Regarding Claude Brown’s Manchild in the Promised Land, I *did* read it and liked it a lot. I’m pretty sure what I read back in grade school and Jr. High for those 3 book reports were the Cliff Notes.
I randomly grabbed the next book from one of the two bins of books I brought along in the back of my pick-up and came out with Here I Am by Jonathan Safran Foer. Thanks to recommendations from my buddy Jason, who reads something like 300 books/year and often encouraged me to read when I badly needed that encouragement, which is to say my entire life until a couple of months ago, I’d read his previous Everything Is Illuminated and Extremely Loud and Incredibly Close. I enjoyed them both very much so I was only slightly intimidated by this latest book’s 571 pages.
Plot: A sexually and otherwise repressed Jewish man just hitting middle age with three young sons, including Sam, who’s Bar Mitzvah is fast approaching and who very badly doesn’t want the honor, is sexting with a colleague at the TV series he writes for, which leads to divorce from his patient yet school-marm-y and repressed wife. Along the way, (actually not for hundreds of pages,) the man’s Holocaust-survivor grandfather dies, there’s a massive earthquake in the middle east and Israel survives another war.
There. I did in 2 sentences (yes, one is run-on) what Foer took 571 pages to do. The last 250 or more were a real slog, but in honor of my brother Jeff, who won’t leave or turn off a bad movie until the last credit rolls, and Jason, who won’t put a bad book down until the last word, I’ve committed to reading even a book like Here I Am until the bitter, literally in this case, end. Ugh. For whatever reason, Foer decided that, with this novel, why use ten words when he could go on and on – and on – for ten pages instead.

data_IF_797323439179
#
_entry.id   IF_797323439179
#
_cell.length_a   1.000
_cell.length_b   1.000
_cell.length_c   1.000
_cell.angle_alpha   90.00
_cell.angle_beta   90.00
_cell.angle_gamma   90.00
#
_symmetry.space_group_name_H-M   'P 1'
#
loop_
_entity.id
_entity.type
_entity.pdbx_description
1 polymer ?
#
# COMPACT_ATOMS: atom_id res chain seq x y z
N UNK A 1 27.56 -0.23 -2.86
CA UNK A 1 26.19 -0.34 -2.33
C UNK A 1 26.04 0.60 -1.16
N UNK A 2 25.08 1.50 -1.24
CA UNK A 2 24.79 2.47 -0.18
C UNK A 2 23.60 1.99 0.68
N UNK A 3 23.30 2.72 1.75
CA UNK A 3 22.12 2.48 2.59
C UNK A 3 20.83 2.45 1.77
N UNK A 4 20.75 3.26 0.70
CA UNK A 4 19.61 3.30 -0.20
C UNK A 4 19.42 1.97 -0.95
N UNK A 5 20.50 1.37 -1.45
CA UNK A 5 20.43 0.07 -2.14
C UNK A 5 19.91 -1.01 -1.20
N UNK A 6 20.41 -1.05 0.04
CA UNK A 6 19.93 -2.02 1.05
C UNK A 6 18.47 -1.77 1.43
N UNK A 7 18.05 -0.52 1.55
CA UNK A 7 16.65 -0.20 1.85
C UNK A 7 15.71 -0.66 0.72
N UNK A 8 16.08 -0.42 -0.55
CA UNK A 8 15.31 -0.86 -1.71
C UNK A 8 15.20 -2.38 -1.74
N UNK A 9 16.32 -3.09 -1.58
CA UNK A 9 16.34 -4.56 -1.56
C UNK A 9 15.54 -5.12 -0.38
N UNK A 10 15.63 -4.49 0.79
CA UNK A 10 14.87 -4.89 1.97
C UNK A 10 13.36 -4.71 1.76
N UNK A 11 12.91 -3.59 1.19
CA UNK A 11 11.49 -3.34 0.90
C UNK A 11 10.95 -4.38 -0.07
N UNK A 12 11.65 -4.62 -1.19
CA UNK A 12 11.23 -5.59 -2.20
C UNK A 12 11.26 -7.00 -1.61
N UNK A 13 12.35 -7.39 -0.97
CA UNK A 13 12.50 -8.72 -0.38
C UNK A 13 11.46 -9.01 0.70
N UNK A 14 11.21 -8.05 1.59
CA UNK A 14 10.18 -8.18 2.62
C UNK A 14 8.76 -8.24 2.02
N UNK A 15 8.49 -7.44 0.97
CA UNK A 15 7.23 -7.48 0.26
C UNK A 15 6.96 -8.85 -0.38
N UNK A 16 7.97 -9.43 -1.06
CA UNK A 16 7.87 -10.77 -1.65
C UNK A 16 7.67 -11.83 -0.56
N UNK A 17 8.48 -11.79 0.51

By the way, Everything is Illuminated is a really good movie too, notwithstanding the one sheet.
As evidenced by my 180 degree turnaround in reading, the day I closed Here I Am for the final time, I began reading Bird By Bird by Anne Lamott. This one was a recent recommendation by a friend via Facebook so, as with Manchild, I ordered it from Amazon in spite of the 2 bins of dust-collected books waiting patiently for me in the pick-up. (Next in line is Vonnegut’s Cat’s Cradle, one I’m almost certain I’d purchased and discarded without reading years ago, but was recommended in that same Facebook thread and arrived in the same Amazon delivery.)
Quick side note, one of the very few books I read back in my non-reading days as a teenager was Helter Skelter by Charles Manson’s prosecutor Vincent Bugliosi, and Curt Gentryand, who I assume did most of the heavy lifting. I heartily recommend it, especially if you’re a fan of horror. It’s fascinating, terrifying and spellbinding. It came to mind when I noticed that Gavin Newson just denied Leslie Van Houten’s parole for the second time, which made me wonder whether any of the Manson family members should ever be paroled. I think not. Curious how you feel about that. Comment anyone?
(No one associated with the Tate-LaBianca murders has been paroled. Only one Manson family member was ever paroled, Steve ‘Clem’ Grogan, who had participated in yet another Manson-instigated murder. Grogan was essentially paroled for being too stupid to decide anything for himself, including murder.